In Bustle’s Quick Question, we ask women leaders all about advice — from the best guidance they’ve ever gotten to what they’re still figuring out. Here, Ingrid Best, executive vice president of global marketing for Comb Enterprises’ spirits, tells Bustle about leading a team of all Black women marketers, the honest feedback she swears by, and disrupting the liquor industry.
The first thing Ingrid Best does when she wakes up is smile. “It triggers positive energy and a positive approach to everything, because I talk to people all day long,” she tells Bustle. “Smiling is a big part of my preparation.”
As the marketing lead behind Combs Enterprises’ spirits division, Best was tapped by hip-hop and business mogul Sean “Diddy” Combs to oversee CÎROC Vodka and DeLeón Tequila in 2020. Under Best’s leadership, CÎROC launched #CÎROCStands, a campaign featuring prominent voices in the Black community, including Rosario Dawson, urging voters to head to the polls in the 2020 election. The campaign recently expanded to highlight and support Black-owned businesses.
Behind the scenes, Best is tackling the lack of diversity and inclusion within the spirits industry. Within her first few months, Best successfully curated a marketing team that consists entirely of Black women.
“I’ve witnessed firsthand the inequities in the spirits industry when it comes to hiring, promoting, and retaining Black and brown people,” she says. “A lot of these brands live in Black communities ... when you put people who look like the consumer that you’re going after in the right roles, you tend to have better results.”
Before landing at Combs Enterprises, Best’s career included time at Diageo, where she launched a rum brand; and Bacardi, where she worked with Jay-Z’s team to launch Dusse in a global market (e.g., South Africa) for the first time.
Here, Best shares what keeps her up at night, her favorite way to decompress, and how an unexpected career pivot led to working with Diddy and Jay-Z.
The spirits industry is mostly dominated by white men, but your marketing team is made up of all Black women. What challenges did you run into as you were building that team?
Honestly, I wanted to give everybody a job. I cannot tell you the number of people who reach out to me saying, “I want to work for you.” Black women have been through some egregious things in corporate America, so the inability to take the whole village and give them an opportunity is hard. If I could help everyone, I would.
Does the pressure of your role ever keep you up at night?
Yes. Although I’m running a fun business at the center of culture, our purpose is rooted in Black ownership and representation, and making sure that we’re being cognizant of the marketing we’re putting in front of our consumer. Oftentimes, I am up at night just thinking about that balance — the balance of fun, the balance of being a good leader, and the balance of being a good consumer advocate.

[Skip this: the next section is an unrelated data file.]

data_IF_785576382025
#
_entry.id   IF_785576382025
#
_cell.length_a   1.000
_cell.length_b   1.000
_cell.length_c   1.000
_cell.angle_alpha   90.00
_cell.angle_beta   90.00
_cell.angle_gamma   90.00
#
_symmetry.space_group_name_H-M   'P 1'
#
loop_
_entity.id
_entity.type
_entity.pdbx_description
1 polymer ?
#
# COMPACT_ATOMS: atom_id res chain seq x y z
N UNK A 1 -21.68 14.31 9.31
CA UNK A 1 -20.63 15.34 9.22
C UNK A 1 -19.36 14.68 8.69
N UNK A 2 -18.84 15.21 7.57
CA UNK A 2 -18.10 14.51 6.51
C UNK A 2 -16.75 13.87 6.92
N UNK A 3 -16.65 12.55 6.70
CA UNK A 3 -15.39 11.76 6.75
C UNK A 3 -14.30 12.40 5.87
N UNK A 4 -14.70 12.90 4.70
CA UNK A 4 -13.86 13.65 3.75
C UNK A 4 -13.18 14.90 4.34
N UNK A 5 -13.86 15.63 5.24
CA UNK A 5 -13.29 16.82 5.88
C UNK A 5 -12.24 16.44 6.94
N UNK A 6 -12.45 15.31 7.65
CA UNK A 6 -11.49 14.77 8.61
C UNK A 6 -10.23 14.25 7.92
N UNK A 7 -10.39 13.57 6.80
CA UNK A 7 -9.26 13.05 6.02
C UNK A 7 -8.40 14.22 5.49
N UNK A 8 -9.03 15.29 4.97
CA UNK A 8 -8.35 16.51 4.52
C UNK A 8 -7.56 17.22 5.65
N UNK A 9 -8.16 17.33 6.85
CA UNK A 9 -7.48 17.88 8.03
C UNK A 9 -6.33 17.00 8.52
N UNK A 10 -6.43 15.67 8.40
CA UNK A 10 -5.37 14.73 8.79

On the flip side, how do you unwind and turn your brain off?
I’m intentional about taking walks throughout the day, even if it’s only for 10 minutes. It helps so much to start and release the day. Another way that I unwind is sometimes I’ll just roll out a yoga mat and lie there. My hands are open, my feet are relaxed.
What seems to be the biggest misconception about your role?
The most common misconception in the spirits industry is that we’re here to party and be cool. If you’re on my team, it’s a mandate that you know the business and understand the numbers. We make our marketing decisions, even the fun ones, with the bottom line in mind.
What’s the best career advice you’ve ever received?
A couple years back, I was having dinner with friends, and one of them worked at an incredible organization but hated it. She had a job offer and considered leaving her then-current role, but everybody at the table was like, “Oh, but you’re making such great money.”
I remember thinking, “The best advice anybody ever gave me was, ‘If you’re not passionate about it, don’t do it.’” I literally blurted it out. Everybody looked at me like I said the most provocative thing in the world. She’s since left that job she hated, but she said to me, “You were the only one who told me the truth, and it ended up being the right decision for me.”
You worked as a street promoter for major music labels before making the transition into the spirits industry. What surprises you the most about your professional journey so far?
At 20 years old, I started a promotions company with my best friend. We created store displays, or if artists had promo runs, we would manage those promo runs at the radio stations and with the retailers. But when music started going digital, a friend of mine who worked for Anheuser-Busch said, “You should consider the spirits business.”
What surprises me the most is that I’m not tired and that I feel like I’m just getting started. During the day, you’re handling lots of business calls and meetings. Then, at night before the lockdown, you could potentially be at several back-to-back events. The energy that I wake up with every morning is like, “You’re just getting started, girl.”
This interview has been edited and condensed for clarity.